Refitted with winter clothing, including a white parka and valenki (fur boots), he was propelled back into the war. Sent south of Stalingrad, the sergeant taught a new gun crew the rudiments of firing a heavy-caliber fleldpiece, while the ever-present political officers harangued them on the need for determination against the Fascists.

Petrov listened to the politrook and thought often about his family, somewhere beyond the western horizon. He had never received a clue to their whereabouts, and the burden of not knowing the truth preyed on his mind.

Nikita Khrushchev also appeared in the Beketovka Bulge. Clothed in a fur coat and hat, the commissar went from camp to camp, joking with soldiers and asking about their gripes. He was in an excellent mood.

His comrade, Gen. Andrei Yeremenko was not. Fidgeting at his new headquarters on the western side of the Volga, Yeremenko worried about his part in Operation Uranus. He also seethed over the slight he had experienced when Marshal Rokossovsky assumed defense of the city. Yeremenko felt he deserved better from Stalin.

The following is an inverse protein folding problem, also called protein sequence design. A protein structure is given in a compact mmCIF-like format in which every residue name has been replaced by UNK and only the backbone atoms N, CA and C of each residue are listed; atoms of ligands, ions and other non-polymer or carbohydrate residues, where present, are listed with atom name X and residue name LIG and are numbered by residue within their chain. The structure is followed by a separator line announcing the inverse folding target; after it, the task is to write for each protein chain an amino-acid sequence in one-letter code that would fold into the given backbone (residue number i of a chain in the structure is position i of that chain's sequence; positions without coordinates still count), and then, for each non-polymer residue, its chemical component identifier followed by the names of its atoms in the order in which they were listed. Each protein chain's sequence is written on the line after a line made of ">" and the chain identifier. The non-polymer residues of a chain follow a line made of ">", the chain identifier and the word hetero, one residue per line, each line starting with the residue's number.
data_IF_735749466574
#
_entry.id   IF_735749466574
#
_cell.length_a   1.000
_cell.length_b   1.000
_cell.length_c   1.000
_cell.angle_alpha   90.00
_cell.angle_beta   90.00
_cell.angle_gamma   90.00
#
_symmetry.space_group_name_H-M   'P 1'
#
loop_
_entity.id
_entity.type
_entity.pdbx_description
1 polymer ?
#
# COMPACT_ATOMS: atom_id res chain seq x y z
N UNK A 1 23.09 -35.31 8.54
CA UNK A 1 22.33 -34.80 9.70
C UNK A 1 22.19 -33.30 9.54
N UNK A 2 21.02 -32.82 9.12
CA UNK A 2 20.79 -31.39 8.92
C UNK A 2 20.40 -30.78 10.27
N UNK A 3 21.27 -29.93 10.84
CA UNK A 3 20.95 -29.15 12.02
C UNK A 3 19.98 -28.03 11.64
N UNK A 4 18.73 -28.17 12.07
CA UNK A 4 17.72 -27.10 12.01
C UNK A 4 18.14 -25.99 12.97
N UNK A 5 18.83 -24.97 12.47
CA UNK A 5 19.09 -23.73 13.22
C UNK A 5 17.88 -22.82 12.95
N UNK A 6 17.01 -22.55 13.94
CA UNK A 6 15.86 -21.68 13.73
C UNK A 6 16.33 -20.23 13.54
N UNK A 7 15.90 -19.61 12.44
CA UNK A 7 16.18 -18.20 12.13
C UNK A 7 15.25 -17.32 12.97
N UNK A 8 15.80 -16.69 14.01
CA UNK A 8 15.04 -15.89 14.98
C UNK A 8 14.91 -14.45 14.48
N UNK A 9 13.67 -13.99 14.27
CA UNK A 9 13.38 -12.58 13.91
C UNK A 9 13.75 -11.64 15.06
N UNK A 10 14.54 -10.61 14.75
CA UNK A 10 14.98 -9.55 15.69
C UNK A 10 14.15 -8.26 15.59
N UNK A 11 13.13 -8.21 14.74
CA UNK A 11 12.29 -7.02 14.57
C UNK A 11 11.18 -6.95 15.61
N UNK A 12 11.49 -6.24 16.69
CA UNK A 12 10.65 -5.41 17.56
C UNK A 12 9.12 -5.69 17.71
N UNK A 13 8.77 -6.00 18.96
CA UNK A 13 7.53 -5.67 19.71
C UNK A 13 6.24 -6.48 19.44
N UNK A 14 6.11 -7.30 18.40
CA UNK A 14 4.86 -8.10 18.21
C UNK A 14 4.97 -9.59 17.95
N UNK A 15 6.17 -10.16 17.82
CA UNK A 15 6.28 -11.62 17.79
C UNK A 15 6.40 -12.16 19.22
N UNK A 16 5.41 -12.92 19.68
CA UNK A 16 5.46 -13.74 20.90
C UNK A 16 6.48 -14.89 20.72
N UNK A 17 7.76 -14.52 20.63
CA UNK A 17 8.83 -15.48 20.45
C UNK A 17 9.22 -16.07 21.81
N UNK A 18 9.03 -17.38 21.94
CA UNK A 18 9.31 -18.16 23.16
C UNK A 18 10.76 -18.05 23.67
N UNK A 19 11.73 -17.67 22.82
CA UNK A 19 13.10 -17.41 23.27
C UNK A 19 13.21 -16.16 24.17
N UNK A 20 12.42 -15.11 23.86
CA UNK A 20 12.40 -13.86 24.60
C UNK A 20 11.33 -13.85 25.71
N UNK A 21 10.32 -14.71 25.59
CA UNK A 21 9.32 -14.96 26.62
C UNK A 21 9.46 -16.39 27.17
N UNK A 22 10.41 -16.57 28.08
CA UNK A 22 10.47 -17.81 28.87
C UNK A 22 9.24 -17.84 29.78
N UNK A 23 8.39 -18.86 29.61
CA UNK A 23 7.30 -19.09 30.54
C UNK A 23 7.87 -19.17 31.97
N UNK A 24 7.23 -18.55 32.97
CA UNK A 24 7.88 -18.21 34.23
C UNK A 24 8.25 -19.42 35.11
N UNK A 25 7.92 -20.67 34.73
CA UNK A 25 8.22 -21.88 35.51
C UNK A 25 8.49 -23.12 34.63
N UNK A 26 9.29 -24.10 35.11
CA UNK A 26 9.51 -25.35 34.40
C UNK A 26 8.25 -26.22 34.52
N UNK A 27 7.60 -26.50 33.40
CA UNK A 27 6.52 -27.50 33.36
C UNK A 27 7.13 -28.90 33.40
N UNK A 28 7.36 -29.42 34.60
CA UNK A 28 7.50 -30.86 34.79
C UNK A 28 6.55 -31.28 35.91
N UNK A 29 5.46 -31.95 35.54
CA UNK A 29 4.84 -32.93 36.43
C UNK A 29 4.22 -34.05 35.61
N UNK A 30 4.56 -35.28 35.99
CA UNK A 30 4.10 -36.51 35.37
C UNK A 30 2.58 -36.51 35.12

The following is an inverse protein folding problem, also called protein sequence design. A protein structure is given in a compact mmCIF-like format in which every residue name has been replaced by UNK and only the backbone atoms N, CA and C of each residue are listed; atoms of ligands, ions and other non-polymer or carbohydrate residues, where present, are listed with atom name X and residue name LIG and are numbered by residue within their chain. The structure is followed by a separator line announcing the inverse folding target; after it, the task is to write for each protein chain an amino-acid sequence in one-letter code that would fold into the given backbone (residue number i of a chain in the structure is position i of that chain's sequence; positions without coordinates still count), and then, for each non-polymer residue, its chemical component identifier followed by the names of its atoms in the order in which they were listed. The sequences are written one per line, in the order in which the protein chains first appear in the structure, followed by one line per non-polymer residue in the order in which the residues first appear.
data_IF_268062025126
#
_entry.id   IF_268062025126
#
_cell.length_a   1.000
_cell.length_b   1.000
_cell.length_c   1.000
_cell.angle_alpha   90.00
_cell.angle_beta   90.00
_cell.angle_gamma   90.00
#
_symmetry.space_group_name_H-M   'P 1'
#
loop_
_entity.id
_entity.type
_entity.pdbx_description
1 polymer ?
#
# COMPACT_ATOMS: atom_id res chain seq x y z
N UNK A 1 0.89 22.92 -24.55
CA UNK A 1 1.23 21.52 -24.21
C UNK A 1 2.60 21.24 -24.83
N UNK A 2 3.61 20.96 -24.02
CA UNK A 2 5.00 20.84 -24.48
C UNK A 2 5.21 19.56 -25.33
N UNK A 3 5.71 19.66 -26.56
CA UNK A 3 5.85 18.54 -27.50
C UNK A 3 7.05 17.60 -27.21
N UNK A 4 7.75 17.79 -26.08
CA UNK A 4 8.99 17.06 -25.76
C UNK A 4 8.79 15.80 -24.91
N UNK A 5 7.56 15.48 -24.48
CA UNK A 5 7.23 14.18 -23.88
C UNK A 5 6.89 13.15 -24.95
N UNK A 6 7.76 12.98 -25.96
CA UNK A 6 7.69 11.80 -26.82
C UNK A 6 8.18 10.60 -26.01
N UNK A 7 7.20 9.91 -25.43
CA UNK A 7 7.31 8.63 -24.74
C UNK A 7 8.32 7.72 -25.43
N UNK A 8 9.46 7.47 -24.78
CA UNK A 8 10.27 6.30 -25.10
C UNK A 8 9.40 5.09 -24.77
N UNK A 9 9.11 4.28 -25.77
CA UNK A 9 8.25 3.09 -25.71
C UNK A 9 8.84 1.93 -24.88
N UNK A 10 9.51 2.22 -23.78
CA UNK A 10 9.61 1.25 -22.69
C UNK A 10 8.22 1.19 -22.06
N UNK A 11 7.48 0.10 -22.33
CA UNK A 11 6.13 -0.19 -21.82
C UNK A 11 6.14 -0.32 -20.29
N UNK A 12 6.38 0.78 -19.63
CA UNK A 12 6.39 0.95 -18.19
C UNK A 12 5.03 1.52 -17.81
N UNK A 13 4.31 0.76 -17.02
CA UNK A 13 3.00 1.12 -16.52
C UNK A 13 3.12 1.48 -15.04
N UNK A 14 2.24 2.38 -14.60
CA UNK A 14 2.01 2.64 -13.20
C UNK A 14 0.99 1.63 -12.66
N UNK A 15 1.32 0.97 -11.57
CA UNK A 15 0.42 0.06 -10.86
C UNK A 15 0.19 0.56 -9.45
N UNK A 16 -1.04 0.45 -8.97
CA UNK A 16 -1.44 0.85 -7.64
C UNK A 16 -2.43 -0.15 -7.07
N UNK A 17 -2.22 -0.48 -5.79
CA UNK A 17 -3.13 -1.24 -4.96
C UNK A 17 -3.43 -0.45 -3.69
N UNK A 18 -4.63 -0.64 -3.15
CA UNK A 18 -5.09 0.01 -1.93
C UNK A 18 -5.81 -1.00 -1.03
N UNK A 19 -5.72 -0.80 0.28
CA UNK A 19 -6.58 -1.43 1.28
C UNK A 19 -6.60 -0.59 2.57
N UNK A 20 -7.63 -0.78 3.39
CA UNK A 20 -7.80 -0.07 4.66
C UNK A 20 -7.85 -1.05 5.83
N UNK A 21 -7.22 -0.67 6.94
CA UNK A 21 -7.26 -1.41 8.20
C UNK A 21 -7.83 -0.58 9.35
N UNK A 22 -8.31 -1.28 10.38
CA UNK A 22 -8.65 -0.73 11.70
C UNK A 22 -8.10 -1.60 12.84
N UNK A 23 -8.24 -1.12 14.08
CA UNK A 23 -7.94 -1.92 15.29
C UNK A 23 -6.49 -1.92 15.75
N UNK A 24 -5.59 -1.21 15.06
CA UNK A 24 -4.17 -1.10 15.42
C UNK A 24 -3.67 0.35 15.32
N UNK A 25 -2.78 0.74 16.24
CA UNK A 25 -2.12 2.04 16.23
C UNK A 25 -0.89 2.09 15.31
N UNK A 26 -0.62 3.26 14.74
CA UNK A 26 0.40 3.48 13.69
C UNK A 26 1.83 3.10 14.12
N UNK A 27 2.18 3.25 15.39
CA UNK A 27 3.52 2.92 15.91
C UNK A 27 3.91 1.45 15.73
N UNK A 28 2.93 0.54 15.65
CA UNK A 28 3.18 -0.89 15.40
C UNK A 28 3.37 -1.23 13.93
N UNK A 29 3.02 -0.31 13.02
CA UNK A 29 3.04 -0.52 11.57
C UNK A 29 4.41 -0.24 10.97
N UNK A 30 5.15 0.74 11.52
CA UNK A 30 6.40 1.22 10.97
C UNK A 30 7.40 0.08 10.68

The hours to Uranus rushed by, but in Stalingrad the Germans ignored reality.

Satisfied that the 48th Panzer Corps was strong enough to hold the left flank, Paulus obeyed Hitler’s edict to hit the Russians hard while the river ice interrupted Chuikov’s supply lines. North of the captured tractor factory, the 16th Panzer Division attempted once again to seize the suburb of Rynok, which the panzers first had entered on that lovely summer afternoon in August.

From north and south the 16th Panzers attacked, only to find the town bristling with Russian guns, a labryinth of trenches, hidden stationary tanks, and bazookas. But the German soldiers methodically moved down the streets, blowing up bunkers and pillboxes. Russian and German corpses left a ghastly trail.